From day one, Sterling was excited about ABeCeDarian. It was simple, to the point, and the work was right up his alley. His favorite part is the sentences that he has to read, choose the correct word that’s missing out of the two offered, and write it on the blank. He gets excited every time we get to that page each day. He sorts words that all have the same sound by the way that sound is spelled – ow, ou,… each word goes under the category for that letter blend. He does it like a pro. There’s been no tears, and when I asked him yesterday if he likes the ABeCeDarian Company’s reading program, he announced, “I love it the best. It’s my favorite subject in school. It works really well.” High marks from Sterling, I assure you!


Sterling is 12 lessons into B-1. He’s still excited about it. He’s learned a lot and is reading faster now than when he started – he’s barely sounding anything out anymore. The AbeCeDarian Aesop is interesting and fun. I had to read all the stories in it to him right after he read the first – he wanted to know all the stories. Now, he sits and reads it on his own after his lesson, rereading the stories he’s already read.


After Sterling’s animosity towards our old way of teaching phonics, I started Ruby doing a different curriculum in January. She’s 4 1/2 and was reading short 3-4 letter words and sentences of short words when we started ABeCeDarian. When we received ABeCeDarian, I jumped from her old curriculum to ABeCeDarian’s A-1. She’s gained confidence and is easily reading the words introduced each lesson – and remembering them after sounding them out just a few times. She’s taking the little letter cards (part of a free download to be used with level A books) and putting the letters in order to spell the words I ask her to spell. She loves the “spelling tests” best – the words she’s been working with, she’s writing them all on her own when I tell her the word. Fun stuff! She’s so proud, she’s learning, and we both love it.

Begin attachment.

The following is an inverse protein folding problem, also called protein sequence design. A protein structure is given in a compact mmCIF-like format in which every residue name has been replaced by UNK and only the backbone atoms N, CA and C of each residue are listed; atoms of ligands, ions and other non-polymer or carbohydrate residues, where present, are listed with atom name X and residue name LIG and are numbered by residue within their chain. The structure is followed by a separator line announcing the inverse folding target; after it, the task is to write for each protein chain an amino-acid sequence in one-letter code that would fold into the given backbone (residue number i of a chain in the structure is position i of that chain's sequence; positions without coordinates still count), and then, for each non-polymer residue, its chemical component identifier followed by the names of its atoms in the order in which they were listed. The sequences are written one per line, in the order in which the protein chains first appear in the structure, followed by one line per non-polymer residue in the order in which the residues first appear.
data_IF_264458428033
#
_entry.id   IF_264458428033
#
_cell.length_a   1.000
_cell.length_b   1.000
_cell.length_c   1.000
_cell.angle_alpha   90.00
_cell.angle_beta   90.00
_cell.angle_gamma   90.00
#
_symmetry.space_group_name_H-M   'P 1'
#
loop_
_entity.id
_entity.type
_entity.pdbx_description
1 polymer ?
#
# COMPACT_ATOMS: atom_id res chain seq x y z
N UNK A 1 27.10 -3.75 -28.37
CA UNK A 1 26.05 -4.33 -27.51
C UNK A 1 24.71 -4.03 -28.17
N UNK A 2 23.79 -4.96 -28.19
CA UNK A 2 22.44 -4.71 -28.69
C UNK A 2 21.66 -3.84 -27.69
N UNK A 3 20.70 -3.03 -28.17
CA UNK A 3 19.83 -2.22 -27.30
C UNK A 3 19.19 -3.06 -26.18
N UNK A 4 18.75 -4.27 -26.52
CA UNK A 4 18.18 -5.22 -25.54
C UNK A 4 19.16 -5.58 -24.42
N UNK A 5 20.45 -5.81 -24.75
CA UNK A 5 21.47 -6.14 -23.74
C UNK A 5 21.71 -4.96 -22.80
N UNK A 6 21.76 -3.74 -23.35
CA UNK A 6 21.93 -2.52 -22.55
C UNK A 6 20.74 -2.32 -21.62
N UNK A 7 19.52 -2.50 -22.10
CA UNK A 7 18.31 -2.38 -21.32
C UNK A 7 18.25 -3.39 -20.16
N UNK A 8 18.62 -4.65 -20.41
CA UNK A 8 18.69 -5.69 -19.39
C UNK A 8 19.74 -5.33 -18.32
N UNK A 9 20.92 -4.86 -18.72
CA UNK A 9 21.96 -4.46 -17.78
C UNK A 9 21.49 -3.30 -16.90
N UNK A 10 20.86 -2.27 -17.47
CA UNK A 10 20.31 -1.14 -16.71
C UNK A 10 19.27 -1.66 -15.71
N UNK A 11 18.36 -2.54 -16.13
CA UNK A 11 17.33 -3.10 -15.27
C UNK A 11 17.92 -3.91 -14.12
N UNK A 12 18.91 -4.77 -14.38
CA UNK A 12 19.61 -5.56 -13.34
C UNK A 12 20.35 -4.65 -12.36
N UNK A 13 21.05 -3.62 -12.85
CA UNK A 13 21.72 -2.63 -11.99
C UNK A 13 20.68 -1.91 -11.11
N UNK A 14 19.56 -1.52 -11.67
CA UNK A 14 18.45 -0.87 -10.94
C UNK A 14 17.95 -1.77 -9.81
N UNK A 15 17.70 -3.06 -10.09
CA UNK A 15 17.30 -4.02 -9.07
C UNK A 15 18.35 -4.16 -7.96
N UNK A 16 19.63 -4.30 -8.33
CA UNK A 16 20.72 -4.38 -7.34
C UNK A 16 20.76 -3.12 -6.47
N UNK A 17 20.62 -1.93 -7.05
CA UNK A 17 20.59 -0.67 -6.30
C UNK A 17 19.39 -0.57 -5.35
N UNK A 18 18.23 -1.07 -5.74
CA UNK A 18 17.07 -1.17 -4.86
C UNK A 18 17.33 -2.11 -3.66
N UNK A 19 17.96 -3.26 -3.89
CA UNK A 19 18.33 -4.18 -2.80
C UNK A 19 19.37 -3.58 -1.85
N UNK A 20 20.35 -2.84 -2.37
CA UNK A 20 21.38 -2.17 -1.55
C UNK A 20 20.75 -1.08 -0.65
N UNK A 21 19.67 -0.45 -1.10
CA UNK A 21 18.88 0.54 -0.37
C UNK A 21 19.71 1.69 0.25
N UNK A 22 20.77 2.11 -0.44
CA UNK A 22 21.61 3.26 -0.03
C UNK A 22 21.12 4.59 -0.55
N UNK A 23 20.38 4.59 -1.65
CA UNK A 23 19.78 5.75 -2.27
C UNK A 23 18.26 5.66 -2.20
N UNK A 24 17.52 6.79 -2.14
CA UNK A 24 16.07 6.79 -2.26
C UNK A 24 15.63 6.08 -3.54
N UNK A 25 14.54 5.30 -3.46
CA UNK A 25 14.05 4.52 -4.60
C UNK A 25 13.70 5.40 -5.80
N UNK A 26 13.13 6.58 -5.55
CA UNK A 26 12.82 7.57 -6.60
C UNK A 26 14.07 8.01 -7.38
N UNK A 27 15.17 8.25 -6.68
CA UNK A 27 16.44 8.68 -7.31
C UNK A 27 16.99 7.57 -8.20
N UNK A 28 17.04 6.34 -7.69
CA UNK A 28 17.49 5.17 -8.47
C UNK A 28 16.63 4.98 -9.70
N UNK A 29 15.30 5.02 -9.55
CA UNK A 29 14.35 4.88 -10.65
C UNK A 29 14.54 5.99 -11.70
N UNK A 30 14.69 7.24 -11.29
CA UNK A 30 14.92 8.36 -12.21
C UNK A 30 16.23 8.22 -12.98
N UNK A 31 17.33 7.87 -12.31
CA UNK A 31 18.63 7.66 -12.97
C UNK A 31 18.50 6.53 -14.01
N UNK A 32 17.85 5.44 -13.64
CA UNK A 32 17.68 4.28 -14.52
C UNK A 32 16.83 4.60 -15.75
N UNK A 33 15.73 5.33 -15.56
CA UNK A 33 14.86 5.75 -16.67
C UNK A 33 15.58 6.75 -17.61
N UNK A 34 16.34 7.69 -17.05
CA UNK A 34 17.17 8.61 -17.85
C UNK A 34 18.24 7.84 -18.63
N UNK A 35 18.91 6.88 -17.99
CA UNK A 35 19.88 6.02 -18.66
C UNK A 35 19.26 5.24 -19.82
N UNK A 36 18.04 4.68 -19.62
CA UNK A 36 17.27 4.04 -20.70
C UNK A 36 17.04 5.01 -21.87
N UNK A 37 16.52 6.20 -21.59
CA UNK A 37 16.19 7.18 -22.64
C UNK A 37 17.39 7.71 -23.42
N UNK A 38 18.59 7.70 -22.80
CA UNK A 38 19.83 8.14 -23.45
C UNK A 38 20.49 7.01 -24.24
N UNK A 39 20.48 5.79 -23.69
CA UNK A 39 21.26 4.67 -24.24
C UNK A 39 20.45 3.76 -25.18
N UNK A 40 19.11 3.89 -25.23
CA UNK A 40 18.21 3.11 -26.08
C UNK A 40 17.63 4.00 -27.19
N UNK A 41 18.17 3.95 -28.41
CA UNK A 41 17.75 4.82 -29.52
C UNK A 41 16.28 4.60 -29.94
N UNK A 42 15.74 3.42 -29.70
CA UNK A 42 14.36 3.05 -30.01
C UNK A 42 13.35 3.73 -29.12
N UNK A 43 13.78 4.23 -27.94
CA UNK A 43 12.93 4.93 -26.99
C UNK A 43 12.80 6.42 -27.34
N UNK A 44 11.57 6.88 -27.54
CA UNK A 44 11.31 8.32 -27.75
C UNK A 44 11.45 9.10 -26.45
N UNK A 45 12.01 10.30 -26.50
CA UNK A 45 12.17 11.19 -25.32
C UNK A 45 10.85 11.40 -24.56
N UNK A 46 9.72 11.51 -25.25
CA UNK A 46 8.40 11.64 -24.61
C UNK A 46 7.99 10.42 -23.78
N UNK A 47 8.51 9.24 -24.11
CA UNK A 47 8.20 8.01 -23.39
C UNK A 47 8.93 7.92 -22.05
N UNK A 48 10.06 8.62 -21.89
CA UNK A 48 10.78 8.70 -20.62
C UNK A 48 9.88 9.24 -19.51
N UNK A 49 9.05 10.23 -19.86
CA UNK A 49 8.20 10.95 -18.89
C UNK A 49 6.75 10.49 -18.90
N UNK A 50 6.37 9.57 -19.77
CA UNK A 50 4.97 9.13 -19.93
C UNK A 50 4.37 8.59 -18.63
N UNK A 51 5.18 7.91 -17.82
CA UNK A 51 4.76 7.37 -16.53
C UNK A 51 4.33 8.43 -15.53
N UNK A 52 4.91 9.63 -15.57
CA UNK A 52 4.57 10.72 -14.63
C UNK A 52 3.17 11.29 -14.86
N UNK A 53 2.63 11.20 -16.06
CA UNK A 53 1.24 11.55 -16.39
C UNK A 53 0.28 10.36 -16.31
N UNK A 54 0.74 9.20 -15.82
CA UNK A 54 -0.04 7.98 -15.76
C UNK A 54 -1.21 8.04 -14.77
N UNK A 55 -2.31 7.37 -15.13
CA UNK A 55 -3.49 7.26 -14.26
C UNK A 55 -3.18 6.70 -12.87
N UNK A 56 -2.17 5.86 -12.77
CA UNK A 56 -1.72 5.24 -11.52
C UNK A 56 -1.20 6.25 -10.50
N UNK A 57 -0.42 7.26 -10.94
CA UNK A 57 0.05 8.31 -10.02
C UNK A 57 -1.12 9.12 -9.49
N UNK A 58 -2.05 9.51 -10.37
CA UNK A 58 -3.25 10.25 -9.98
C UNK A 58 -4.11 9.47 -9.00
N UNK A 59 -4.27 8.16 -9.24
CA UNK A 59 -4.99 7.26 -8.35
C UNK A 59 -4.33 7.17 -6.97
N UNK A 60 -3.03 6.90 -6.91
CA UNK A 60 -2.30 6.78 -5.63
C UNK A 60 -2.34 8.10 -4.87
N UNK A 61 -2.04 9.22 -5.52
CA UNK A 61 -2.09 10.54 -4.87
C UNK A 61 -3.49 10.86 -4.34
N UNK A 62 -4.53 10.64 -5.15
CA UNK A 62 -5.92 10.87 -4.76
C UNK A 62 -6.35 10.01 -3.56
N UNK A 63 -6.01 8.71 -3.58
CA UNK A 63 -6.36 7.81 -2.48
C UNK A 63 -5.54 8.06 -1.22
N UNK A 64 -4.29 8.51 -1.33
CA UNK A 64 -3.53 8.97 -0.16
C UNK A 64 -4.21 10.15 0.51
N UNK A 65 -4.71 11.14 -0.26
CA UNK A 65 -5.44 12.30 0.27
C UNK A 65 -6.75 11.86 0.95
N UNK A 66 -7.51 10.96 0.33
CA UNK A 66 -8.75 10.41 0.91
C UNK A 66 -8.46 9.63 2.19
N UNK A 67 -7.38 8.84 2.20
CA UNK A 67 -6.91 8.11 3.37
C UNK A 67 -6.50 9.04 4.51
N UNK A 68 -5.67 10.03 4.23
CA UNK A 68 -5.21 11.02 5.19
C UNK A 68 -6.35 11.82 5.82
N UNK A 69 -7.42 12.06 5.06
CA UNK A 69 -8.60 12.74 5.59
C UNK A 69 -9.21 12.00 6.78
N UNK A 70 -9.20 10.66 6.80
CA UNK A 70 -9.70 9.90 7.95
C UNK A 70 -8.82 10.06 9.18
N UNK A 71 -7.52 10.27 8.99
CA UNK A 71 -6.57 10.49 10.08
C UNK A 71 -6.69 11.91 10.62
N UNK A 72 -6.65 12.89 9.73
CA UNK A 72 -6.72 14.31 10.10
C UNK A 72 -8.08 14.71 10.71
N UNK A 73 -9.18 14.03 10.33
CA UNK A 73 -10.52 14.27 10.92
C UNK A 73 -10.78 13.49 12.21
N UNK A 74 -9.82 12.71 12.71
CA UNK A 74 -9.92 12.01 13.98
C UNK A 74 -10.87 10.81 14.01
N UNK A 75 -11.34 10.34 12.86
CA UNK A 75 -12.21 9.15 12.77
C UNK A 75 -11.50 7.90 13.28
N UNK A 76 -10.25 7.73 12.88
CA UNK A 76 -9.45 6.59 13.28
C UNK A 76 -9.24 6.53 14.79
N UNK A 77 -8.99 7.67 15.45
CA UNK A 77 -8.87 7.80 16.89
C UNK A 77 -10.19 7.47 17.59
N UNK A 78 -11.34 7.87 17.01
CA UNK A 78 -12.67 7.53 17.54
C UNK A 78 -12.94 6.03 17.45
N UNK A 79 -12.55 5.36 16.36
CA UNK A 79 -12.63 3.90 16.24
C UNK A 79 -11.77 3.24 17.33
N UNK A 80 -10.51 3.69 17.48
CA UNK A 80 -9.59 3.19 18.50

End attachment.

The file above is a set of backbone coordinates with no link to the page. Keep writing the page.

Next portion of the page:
It’s not tedious. We spend 15-20 minutes on it most days. Both Sterling and Ruby are asking to do ABeCeDarian. When we finish one lesson, they ask to do another. We’re most definitely going to finish this curriculum and use it again when Pierce and Charlotte are older.

I have run into one error in the A-1 book. Lesson 12 had a different word list in the teacher’s manual than in the student’s workbook. Really not a big deal – once I realized the error. Poor Ruby sounded out ‘mop’ over and over and I kept telling her it was wrong. Oops. I was wrong!

After using a few different curriculums, I have to say this one is my favorite. I can’t wait to see where it takes us. They have upper levels as well, and from just looking at them on their website, they also look fabulous. ABeCeDarian goes all the way through level D for 5th-6th graders. A placement test is available here.


Level A is written at a kindergarten level, although some younger students might do well with it. For Level A, The A-1 and A-2 student workbooks are each $12.25 and the A-1 and A-2 teacher’s manuals are each $28.50. The set of ten story books are $21.50.


Level B is written at a 1st grade level. For Level B, the B-1 student workbook is $10.25, the B-1 teacher’s manual is $25.50, and ABeCeDarian Aesop is $2.50.

To read more reviews of the ABeCeDarian Company curriculum, check out the Old Schoolhouse Magazine’s review crew blog.